“My group project was focused on looking at the economic impact of different industries, and we did it looking at ATV (all-terrain vehicle) trails,” Julia said. “We focused on how these trails made their communities profitable. We found four business sectors—food, gas, entertainment and lodging. And we looked at how to implement a trail here in Kentucky.”
The next cohort took that information and applied it to what would become USBR 21.
“Biking is a pretty accessible activity,” Julia said. “Having a bike isn’t a terribly crazy ask. A lot of people growing up have bikes—it’s not terribly expensive to get a bike. And a bike route isn’t something you can only bike on. It’s something you can walk or run on and enjoy other ways.”
Roshan ’22, a student from Nepal majoring in business with a concentration in marketing and finance, was a member of cohort 16 in 2019. He came into the program with the goal of being an entrepreneur and joined the program to help him reach that goal.
“A lot of the work we did was the marketing side of the bike route,” Roshan said. “The main purpose of the bike route was to bring people into these small towns and make sure they spend money in local businesses, so revenue is generated and the economy grows. We looked at the populations, small businesses and what they are doing to draw in bicyclists. By the end of that summer (2019), the state officially recognized the bike route as a national bike route.”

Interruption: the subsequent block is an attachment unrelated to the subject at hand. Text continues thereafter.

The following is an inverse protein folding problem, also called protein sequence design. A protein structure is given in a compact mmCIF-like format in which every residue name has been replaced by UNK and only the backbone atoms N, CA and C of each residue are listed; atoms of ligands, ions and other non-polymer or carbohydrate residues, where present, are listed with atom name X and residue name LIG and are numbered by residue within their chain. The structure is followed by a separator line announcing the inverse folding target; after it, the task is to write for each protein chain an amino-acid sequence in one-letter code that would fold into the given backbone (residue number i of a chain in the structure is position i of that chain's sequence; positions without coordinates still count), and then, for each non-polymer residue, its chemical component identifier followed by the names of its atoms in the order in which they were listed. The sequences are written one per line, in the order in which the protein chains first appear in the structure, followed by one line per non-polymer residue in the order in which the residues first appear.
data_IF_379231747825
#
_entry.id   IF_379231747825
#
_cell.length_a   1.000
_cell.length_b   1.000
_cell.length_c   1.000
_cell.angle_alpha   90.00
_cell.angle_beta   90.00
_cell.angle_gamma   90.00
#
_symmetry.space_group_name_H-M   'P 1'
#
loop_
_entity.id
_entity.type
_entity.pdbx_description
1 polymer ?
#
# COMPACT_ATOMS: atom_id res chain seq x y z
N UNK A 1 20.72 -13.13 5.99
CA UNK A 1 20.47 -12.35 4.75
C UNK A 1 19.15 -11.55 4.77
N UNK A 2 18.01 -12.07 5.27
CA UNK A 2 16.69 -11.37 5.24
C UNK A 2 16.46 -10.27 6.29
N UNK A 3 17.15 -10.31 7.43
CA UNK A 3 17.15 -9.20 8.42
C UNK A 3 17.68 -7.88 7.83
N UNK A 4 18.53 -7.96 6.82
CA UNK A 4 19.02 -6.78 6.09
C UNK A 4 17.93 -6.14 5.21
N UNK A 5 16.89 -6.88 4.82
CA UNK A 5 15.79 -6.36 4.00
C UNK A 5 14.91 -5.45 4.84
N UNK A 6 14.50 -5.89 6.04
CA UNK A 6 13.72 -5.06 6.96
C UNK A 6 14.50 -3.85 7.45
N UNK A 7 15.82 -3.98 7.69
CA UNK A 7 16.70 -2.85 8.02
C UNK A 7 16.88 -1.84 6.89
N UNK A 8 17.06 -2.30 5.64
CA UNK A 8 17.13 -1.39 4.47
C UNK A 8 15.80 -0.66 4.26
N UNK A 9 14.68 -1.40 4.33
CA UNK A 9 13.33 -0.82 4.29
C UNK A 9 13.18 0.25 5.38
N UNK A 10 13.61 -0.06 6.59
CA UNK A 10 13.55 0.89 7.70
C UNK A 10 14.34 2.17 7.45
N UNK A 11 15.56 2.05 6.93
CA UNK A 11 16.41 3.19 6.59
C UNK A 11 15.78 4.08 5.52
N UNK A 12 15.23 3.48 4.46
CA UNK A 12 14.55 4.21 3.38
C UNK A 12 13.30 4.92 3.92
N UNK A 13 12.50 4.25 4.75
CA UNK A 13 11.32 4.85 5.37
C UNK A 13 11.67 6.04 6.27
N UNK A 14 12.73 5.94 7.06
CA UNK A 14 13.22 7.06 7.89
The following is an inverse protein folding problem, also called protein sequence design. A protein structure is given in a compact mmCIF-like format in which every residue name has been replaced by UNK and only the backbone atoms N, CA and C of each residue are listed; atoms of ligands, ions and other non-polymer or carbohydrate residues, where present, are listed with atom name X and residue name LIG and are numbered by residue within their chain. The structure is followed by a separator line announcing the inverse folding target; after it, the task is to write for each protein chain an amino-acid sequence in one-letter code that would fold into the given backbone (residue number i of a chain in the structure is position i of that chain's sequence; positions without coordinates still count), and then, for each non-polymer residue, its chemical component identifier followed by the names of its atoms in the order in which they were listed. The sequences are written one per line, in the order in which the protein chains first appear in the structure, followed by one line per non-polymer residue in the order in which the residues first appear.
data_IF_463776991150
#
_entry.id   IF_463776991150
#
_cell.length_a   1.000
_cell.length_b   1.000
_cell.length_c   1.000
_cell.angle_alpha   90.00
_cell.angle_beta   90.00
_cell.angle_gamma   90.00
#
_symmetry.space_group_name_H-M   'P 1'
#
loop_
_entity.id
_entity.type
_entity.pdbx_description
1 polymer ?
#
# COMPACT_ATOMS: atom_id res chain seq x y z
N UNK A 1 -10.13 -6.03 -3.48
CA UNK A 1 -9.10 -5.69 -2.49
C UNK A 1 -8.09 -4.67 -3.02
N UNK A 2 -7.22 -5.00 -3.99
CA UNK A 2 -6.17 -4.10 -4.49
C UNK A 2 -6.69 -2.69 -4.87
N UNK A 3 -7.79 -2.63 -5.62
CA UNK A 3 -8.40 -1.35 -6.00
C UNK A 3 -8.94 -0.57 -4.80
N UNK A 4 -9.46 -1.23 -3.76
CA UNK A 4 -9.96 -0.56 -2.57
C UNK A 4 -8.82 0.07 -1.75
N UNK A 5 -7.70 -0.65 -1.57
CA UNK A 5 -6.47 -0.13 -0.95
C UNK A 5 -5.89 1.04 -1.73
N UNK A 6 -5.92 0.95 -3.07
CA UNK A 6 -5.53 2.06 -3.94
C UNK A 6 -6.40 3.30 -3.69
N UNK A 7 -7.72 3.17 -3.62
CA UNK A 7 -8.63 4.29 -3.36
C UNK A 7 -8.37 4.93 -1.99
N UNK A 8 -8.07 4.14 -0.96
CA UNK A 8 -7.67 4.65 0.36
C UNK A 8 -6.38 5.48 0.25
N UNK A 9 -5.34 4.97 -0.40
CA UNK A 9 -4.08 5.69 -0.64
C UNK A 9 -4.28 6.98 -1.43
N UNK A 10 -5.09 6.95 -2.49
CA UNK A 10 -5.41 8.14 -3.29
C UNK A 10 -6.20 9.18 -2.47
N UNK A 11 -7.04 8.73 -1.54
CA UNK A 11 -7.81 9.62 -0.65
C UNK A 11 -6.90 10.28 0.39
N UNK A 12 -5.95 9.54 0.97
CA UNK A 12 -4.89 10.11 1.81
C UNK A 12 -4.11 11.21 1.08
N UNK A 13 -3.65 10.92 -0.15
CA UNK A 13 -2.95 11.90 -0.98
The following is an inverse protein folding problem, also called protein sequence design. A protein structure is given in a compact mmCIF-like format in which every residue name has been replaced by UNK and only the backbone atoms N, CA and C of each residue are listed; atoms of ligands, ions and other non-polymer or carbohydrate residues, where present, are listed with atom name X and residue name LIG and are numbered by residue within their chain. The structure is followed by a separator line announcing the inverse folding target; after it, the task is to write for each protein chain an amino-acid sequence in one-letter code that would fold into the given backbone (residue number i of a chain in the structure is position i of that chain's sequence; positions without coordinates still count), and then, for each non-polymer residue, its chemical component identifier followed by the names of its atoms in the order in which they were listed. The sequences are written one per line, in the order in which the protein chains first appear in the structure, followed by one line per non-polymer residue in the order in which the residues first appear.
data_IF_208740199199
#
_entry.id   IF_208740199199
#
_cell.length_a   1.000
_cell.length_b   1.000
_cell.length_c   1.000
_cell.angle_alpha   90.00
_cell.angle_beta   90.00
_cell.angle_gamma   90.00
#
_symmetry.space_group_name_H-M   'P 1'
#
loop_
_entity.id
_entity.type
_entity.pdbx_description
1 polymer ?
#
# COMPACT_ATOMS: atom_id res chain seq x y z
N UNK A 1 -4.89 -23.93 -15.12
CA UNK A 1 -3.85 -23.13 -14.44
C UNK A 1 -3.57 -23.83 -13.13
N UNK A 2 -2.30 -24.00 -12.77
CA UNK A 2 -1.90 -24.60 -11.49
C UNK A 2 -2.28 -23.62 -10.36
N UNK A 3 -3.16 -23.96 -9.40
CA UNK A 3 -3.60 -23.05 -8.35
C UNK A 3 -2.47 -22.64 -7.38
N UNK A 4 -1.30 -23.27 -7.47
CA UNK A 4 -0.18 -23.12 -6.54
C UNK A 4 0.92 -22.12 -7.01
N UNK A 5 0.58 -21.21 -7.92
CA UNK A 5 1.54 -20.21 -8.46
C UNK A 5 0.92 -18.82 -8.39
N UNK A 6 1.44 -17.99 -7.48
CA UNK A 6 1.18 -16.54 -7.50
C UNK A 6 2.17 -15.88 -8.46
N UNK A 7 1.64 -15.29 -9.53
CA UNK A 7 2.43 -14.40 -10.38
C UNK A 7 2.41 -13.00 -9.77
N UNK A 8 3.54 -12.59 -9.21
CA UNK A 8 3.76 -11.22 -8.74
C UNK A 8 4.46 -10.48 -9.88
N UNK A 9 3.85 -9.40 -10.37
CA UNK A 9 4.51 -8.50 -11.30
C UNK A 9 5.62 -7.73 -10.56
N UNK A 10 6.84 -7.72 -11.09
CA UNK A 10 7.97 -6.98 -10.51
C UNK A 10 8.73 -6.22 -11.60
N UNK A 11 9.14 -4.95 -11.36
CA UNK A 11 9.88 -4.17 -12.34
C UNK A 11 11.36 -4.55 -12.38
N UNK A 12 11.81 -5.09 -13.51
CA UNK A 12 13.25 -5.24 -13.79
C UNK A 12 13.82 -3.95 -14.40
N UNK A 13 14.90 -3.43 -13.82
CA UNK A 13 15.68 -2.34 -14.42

“When your town is in a state of economic crisis, there’s very little they can do,” Roshan said. “Using adventure tourism to bring people in is very interesting.”
Roshan also wants to eventually start his own business, and he said the skills he learned working on the bike route through EPG will definitely help.
“Dealing with ambiguity and uncertainty, and having a board of directors in your life—those were two of the main lessons I learned in the program,” he said.
When he began as director of EPG, Hackbert said he had no idea the group would end up with a national bike trail. But again, that is part of the process of entrepreneurship, he said.
This summer, cohort 19 will again meet in person, studying entrepreneurial ecosystems in four communities: Chattanooga, Tenn.; Berea, Morehead and Hazard, all in Kentucky.
“Entrepreneurs have a vision, and they move into the vision,” Hackbert said. “Working with ambiguity and uncertainty is one of the skillsets students learn. They walk out with a different mindset. It’s about getting it done. It’s about starting with the end in mind. It’s about being effective in their communication, teamwork and building trust and respect. Those behaviors have been recognized by the faculty and administration at this College. That’s why EPG is so respected.”